But, if I may diverge into a broader consideration of Usagi, Mamoru, and their relationship, that neither of them becomes wildly accusatory is a very nice change of pace from the original anime, where Usagi is frequently clingy and falls easily into bouts of jealousy. The pair come together very quickly as a couple in the manga, but while they’ve got the whole “past lovers” thing going, in that case it operates as a jumping-off point ultimately rather than as the reason itself for their romance, which is how it comes off in the original anime. For all that the relationship between Usagi and Mamoru remains a key part of both, the way it’s depicted in the original anime is *very* unpersuasive. Part of it is that Mamoru is much more of a cipher there, while Usagi’s flaws are over-emphasized – she’s incredibly immature, and while manga/Crystal!Usagi’s academic issues are due to her laziness, anime!Usagi’s academic issues are simply because she’s an idiot. They’ve also got a bigger age-gap, which highlights the absurdity of Mamoru dating a girl who acts half her age half the time, and their own interactions prior to becoming aware of their past lives can be best termed as hostile.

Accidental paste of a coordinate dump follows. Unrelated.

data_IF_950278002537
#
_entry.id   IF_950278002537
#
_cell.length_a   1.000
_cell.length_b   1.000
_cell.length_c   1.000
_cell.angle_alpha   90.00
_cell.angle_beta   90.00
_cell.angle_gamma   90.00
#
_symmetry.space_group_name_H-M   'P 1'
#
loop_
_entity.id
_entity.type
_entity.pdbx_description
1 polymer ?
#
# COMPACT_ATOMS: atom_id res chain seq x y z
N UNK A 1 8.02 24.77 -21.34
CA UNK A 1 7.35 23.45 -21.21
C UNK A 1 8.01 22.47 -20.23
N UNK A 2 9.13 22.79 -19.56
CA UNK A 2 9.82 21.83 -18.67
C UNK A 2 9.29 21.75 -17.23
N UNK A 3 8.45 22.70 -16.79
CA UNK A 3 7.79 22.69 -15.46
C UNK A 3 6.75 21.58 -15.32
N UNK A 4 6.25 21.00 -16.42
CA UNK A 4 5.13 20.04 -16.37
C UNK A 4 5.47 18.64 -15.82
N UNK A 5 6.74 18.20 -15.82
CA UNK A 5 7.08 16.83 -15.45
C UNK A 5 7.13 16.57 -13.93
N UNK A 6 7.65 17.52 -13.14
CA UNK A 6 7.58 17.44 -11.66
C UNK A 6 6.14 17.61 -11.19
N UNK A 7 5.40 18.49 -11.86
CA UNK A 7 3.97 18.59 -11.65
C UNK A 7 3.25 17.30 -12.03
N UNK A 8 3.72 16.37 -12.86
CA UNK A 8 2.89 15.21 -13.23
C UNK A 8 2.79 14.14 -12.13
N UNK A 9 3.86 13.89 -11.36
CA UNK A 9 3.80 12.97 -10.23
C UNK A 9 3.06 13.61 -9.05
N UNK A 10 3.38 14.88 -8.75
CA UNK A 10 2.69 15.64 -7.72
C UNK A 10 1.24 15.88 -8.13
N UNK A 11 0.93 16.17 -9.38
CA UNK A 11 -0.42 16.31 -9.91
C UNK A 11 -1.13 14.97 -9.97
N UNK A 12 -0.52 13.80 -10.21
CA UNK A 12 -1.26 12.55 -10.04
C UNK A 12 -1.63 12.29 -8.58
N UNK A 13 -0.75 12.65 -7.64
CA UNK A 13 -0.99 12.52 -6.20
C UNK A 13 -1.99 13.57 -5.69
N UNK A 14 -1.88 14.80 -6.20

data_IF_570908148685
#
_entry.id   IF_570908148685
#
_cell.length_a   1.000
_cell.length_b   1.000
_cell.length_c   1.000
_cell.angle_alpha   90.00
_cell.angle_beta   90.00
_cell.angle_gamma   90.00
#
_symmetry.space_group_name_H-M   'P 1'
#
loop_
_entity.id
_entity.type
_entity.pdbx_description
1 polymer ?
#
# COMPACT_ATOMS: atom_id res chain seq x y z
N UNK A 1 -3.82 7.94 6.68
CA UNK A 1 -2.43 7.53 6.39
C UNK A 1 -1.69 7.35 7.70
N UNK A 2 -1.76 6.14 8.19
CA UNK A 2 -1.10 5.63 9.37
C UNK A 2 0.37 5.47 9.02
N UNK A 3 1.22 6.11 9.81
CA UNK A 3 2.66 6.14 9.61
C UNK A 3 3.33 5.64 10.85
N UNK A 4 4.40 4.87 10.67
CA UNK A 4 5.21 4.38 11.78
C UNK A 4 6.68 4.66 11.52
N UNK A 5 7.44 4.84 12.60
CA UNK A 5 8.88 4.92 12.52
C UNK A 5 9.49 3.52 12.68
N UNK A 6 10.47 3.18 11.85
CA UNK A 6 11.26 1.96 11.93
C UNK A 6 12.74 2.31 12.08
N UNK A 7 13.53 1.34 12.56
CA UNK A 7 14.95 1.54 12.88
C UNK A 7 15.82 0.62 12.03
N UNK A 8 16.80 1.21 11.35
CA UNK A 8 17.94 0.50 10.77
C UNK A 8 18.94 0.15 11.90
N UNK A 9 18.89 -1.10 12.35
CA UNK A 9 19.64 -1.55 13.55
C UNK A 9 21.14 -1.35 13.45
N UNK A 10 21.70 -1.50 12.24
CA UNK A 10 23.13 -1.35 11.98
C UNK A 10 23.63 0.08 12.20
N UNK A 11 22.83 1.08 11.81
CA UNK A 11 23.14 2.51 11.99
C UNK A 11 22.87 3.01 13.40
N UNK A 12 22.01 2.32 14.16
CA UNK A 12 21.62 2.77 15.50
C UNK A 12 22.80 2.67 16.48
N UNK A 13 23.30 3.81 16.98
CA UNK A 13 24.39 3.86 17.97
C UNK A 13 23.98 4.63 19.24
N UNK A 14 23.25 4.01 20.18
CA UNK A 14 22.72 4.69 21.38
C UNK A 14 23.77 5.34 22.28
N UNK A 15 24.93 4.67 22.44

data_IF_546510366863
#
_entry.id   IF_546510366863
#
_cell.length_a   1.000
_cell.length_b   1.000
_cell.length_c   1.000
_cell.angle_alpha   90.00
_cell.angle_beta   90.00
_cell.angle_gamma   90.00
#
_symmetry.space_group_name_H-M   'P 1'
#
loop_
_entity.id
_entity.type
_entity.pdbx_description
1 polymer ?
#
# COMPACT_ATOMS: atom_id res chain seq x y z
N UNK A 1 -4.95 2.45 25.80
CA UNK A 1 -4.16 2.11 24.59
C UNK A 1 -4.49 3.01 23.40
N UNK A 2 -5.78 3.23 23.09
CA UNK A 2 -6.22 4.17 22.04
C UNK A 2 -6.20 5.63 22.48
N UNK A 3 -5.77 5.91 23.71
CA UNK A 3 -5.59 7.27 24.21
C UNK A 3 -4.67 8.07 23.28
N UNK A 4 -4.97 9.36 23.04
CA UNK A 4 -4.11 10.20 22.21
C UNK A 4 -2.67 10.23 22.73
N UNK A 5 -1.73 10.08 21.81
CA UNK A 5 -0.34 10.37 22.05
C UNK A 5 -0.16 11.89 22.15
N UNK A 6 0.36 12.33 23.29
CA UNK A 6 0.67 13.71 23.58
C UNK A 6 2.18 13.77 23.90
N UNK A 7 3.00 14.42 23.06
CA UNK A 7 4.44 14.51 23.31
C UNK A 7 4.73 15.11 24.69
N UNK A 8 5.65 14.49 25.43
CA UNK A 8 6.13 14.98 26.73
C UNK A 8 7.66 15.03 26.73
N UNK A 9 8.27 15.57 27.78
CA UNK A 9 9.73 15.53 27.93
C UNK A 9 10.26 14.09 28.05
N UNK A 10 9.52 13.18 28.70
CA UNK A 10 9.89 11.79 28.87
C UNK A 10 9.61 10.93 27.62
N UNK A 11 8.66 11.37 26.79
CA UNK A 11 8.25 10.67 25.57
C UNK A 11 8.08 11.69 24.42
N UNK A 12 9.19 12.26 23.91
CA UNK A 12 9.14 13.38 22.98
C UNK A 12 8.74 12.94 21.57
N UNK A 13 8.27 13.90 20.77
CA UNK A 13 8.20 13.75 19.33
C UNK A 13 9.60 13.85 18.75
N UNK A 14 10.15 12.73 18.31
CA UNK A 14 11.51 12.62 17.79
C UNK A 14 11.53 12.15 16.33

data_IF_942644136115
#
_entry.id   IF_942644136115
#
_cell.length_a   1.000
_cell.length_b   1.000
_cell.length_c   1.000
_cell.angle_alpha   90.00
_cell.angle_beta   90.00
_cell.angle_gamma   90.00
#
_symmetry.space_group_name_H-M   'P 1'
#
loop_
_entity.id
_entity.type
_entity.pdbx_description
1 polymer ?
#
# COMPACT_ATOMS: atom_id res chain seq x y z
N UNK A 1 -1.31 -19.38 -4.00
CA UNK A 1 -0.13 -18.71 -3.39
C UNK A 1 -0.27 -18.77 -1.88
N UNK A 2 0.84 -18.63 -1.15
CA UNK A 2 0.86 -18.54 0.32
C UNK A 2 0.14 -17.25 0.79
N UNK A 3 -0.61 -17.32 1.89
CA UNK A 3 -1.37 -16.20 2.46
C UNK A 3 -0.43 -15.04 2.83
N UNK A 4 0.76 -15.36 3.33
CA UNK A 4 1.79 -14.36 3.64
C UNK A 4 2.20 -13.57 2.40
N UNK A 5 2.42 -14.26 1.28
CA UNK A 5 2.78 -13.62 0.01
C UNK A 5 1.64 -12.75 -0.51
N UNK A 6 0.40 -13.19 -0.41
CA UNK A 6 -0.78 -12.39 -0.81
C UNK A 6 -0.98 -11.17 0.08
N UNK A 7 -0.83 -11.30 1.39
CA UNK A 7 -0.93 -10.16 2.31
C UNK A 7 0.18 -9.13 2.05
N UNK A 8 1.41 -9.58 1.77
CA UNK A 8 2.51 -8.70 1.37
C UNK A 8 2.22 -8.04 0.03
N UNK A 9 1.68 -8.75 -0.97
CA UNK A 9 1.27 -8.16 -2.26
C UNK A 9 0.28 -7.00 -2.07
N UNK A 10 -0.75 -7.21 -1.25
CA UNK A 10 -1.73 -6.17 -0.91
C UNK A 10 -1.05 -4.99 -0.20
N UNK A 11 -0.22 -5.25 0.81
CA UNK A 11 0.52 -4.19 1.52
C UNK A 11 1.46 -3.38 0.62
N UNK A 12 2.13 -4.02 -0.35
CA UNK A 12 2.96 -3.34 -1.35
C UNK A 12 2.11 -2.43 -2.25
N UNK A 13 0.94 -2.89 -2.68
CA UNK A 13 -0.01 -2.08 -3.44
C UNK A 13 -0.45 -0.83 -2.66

So, even if they’re not communicating at the moment here, it’s still so very many leagues beyond the crap we got in the first anime go-round. I also appreciate it as by allowing them to have some difficulties, it’s an acknowledgement implicitly of how young they both still are, regardless of destiny. These are a pair of kids who’ve learned in the space of a year that they were lovers in the past who died violent deaths in the destruction of their way of life, who now have to work to keep the entire planet safe, and that not only do they eventually get married, but they’ll also have a daughter (who won’t age for about nine hundred years due to their crappy parenting) and end up as sovereign rules of the planet. Wow! That’s a lot! As much as I held out feeble hopes as a fourteen year old of a moon cat imploring me to transform and fight monsters some day, I would’ve surely found this aspect tough to contend with at best. I wouldn’t expect a contemporary teen couple to behave like they were married, so I like to see that our teen couple here encounter their own momentary lapses in surety.

Wow, did you think I could manage to spill so much ink about a heterosexual couple?! I’m shocked, too! If this has given you vapors, just remember that this whole thing was spurred by the biggest threat to Usagi’s romance with Mamoru, and that the person who is the threat is a woman.